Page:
In the three Canadian provinces where Flaman operates, he runs not only Flaman Sales stores, which carry the entire rather diverse product line, but also one Flaman Fitness in Regina, Alberta, and a Treadmill Express in Winnipeg, Manitoba. His newest, a 45,000-square-foot space in Edmonton, has the largest fitness selection, as well as added warehouse space so Flaman no longer stores equipment in trailers and sheds scattered throughout Western Canada.
Taking care of people, not just selling stuff
Flaman said he considers himself, among other things, a specialty fitness retailer -- albeit a somewhat unique one -- and acknowledges that he has lots of competitors. So what entices someone to browse among Flaman's livestock equipment and land scrapers for an elliptical or home gym? According to Flaman, it's unmatched customer service.
"I have buddies, not customers," Flaman explained, "and we take care of people. I don't just take their money today, but I follow up with them later to make sure they are happy with their purchase and, ultimately, I make sure these folks will be taken care of in five to 10 years as well."
That means a commitment to stocking all replacement parts of virtually every product the company has sold in at least the past five years. Flaman told SNEWS a story about a woman who years ago purchased a treadmill at another store, but couldn't find any retailer that would help her get a new belt. He diligently tracked down the belt in Taiwan, which he said cost him $150 plus about $70 in labor, and he charged the woman $80 total for the belt and installation.
"She got a great deal and was so happy; where do you think she will buy her next treadmill from?" Flaman said. "A lot of folks are in business for today only, but when I can make people happy, then I'm happy."
And talking about incentives to exercise: Flaman recently began offering 100 percent refunds to certain customers -- "People who have about 100 pounds or so to lose" -- if they purchase fitness equipment and use it to make progress. No, he hasn't had to pay up to anyone -- yet -- but said he hopes that day will come.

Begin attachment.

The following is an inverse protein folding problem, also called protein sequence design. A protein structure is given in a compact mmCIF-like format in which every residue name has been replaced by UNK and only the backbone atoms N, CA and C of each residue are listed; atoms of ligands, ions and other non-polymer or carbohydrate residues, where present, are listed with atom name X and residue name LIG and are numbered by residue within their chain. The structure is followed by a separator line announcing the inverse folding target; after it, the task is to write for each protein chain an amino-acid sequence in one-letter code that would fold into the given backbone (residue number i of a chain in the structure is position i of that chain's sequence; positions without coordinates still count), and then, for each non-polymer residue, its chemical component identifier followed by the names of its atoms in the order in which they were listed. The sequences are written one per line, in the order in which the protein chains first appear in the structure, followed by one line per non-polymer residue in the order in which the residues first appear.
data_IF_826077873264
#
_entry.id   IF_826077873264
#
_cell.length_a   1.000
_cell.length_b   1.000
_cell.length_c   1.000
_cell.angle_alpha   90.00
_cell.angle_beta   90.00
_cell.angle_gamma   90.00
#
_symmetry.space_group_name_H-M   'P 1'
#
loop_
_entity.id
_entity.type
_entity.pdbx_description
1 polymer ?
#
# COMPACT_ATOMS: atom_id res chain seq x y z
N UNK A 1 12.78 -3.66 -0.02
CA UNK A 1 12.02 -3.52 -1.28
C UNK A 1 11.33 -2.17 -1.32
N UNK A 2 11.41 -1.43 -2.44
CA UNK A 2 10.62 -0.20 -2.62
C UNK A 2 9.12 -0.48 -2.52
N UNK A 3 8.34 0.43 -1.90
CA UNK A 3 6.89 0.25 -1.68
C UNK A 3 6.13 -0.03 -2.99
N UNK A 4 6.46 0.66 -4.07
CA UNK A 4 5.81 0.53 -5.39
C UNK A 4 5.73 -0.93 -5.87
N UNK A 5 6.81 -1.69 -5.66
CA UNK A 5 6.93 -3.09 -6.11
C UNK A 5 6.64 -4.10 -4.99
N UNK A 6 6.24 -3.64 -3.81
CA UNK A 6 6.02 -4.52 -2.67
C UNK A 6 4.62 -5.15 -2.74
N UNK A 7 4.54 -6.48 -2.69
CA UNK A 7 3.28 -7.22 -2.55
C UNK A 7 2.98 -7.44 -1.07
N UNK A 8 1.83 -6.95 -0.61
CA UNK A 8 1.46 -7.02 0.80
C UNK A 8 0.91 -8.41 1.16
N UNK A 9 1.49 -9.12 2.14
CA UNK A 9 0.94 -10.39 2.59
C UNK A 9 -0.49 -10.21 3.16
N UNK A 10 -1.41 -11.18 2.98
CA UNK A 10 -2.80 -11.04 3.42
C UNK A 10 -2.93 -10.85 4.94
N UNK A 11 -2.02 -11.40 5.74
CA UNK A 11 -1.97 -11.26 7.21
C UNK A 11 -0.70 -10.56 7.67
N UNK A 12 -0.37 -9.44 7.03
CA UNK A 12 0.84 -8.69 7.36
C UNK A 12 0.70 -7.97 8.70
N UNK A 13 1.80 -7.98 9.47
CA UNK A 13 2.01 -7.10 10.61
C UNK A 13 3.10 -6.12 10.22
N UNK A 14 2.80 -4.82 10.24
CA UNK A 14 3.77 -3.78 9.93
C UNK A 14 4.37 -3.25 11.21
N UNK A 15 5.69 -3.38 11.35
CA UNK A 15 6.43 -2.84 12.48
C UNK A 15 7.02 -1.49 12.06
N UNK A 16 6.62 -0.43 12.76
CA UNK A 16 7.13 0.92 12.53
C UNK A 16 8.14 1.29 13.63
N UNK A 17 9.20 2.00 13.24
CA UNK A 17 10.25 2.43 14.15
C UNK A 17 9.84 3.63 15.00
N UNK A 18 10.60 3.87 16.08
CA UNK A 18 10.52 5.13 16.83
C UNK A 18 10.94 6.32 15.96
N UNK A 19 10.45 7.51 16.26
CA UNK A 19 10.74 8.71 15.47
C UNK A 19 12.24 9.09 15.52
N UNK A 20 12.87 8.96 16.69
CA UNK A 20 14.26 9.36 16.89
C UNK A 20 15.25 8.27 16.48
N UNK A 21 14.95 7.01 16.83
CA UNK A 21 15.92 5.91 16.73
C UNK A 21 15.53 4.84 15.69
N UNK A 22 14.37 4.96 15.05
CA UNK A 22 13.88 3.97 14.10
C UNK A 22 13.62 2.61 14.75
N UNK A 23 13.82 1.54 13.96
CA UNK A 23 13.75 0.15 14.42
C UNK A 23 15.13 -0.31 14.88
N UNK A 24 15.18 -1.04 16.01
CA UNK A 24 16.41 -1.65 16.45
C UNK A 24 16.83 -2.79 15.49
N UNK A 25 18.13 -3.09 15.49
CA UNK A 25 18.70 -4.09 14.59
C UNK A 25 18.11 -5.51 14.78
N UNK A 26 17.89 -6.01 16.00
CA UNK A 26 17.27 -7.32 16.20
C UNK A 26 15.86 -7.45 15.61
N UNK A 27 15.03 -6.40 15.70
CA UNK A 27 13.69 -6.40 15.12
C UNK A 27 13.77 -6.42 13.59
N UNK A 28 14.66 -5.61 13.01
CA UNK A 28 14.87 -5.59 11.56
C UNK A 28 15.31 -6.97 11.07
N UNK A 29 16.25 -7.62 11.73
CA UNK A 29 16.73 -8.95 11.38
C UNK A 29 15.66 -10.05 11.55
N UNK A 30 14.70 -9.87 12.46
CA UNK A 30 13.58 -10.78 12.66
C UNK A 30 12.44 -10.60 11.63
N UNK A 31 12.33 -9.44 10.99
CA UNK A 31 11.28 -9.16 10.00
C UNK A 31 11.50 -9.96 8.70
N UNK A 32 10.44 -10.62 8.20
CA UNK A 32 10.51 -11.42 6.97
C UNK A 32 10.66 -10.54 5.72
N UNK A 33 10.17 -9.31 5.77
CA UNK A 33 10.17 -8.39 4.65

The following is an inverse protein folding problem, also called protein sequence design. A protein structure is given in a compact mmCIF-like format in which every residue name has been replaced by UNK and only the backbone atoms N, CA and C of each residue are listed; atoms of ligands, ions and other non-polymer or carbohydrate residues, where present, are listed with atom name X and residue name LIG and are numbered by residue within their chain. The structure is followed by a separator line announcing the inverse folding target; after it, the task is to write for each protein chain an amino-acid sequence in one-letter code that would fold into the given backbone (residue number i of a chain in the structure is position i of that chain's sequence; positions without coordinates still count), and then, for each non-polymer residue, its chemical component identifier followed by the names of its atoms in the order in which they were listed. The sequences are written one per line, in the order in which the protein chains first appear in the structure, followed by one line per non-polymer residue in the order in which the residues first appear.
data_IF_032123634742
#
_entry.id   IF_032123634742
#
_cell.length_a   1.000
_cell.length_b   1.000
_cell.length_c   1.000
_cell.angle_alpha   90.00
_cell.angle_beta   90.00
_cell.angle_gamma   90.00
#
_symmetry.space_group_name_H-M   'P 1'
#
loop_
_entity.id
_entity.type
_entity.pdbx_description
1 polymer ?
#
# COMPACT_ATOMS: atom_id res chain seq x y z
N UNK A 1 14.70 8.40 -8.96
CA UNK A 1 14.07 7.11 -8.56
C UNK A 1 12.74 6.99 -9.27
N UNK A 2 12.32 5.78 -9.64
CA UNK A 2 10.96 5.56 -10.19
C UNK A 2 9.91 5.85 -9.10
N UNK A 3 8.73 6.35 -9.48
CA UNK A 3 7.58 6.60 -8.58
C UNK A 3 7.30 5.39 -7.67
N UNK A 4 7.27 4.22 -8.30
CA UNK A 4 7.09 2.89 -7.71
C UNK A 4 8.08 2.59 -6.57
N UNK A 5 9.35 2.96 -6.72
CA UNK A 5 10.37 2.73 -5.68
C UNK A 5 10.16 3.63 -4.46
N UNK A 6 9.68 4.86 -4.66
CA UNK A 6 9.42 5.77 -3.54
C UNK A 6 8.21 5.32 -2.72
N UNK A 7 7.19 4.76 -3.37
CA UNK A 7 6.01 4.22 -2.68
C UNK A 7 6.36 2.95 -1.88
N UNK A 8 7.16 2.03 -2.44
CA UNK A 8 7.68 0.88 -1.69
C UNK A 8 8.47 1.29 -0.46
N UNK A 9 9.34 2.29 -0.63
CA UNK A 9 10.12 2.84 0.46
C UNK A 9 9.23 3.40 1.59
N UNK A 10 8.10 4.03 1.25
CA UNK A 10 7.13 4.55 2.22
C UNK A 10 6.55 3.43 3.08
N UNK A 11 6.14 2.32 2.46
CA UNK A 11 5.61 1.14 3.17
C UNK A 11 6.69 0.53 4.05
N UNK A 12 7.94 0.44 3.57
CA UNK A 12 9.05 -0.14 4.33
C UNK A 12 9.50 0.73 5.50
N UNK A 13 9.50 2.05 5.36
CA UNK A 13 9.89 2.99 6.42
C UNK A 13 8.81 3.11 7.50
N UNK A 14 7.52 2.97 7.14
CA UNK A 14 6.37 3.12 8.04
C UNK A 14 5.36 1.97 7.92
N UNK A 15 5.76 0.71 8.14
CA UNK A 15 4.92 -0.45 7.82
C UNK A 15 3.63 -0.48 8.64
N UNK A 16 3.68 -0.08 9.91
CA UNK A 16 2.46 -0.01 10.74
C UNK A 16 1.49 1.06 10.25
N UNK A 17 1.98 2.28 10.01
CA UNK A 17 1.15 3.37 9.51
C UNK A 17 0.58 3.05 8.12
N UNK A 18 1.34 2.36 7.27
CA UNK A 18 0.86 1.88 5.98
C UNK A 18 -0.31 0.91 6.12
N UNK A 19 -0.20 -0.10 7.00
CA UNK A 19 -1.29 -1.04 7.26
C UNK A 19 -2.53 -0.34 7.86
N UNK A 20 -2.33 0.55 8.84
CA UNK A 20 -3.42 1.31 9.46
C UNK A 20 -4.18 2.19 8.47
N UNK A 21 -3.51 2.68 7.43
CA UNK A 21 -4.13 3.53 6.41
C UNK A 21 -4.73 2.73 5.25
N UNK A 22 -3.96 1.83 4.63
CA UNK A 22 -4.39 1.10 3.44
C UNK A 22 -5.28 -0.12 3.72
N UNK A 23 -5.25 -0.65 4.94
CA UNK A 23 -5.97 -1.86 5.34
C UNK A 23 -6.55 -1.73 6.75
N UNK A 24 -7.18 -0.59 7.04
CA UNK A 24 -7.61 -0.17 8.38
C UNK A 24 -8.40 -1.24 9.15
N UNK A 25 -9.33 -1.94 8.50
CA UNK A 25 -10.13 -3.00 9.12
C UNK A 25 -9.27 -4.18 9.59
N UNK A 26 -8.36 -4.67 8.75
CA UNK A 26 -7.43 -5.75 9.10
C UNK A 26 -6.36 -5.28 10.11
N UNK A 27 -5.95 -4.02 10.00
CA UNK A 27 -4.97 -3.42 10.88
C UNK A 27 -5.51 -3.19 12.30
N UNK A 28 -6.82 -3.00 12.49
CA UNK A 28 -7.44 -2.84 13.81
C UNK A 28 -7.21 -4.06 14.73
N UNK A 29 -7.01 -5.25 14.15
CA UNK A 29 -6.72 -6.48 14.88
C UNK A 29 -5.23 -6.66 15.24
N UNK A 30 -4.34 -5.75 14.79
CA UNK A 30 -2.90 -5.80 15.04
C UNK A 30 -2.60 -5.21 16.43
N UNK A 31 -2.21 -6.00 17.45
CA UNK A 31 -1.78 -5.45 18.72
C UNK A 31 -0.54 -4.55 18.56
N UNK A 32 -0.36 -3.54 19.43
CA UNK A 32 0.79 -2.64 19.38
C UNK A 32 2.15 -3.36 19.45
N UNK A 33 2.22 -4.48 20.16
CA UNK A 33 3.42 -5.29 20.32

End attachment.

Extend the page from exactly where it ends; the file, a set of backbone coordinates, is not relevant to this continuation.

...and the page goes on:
Staffing his sales family
With the unusual inventory mix, we wondered if finding good sales staff is a challenge -- how do you find people who know the ins and outs of hay balers, but can also speak intelligently about exercise bikes? No worries, Flaman said, dismissing the question in his matter-of-fact way. He said he simply hires and assigns people, according to their expertise to handle corresponding product lines.
All staff -- whether a hay baler or home gym specialist -- is encouraged to participate in Flaman's fitness passion by utilizing the company's free exercise room.
"No one here works for me -- it's a team," Flaman said. "It's like a big family, and we all get along really well."
Speaking of family, Flaman's three sons each run their own Flaman companies. Nevertheless, it's evident that a huge element of the Flaman Companies' apparent success -- mind you, it has been around 45 years -- is attributed to Flaman's own optimism and values.
"You've got to be enthused and nourished by your work," Flaman said, "and although I spend about six hours a day at the store, to me, that's not work. The main thing in life is to be happy and enjoy what you do.
"I'm 70 years young and I intend to live forever," he added. "So far, no one has proven me wrong."